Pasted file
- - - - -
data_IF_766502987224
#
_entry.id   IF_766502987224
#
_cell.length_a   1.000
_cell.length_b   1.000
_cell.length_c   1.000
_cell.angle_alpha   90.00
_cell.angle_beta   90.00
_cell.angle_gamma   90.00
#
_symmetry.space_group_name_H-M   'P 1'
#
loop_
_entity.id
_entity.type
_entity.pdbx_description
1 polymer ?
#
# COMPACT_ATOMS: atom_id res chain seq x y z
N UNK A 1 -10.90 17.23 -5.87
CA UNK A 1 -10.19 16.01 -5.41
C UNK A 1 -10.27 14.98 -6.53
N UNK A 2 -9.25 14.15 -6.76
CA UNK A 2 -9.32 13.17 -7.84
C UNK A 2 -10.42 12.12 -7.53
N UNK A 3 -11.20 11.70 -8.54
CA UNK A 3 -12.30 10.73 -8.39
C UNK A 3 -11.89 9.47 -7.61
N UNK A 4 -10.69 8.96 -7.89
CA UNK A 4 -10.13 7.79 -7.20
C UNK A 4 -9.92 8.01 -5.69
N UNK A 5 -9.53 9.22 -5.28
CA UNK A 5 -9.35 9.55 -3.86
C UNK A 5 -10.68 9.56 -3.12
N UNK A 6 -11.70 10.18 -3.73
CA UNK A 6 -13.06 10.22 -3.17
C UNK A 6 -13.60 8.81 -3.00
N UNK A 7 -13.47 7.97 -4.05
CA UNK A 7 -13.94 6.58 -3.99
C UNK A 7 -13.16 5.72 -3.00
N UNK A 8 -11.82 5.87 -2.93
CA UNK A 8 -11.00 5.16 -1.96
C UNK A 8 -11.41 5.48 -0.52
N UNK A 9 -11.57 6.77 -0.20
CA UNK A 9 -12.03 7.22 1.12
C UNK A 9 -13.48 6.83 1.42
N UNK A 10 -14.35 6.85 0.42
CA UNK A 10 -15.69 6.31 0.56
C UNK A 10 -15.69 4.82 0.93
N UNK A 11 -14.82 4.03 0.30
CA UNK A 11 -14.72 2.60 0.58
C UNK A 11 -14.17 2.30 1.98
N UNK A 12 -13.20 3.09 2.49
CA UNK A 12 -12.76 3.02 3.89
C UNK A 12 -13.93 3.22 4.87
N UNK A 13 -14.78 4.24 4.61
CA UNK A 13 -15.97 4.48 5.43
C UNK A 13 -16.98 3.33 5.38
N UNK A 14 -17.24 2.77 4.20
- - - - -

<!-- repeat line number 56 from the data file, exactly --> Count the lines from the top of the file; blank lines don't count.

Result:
C UNK A 12 -13.93 3.22 4.87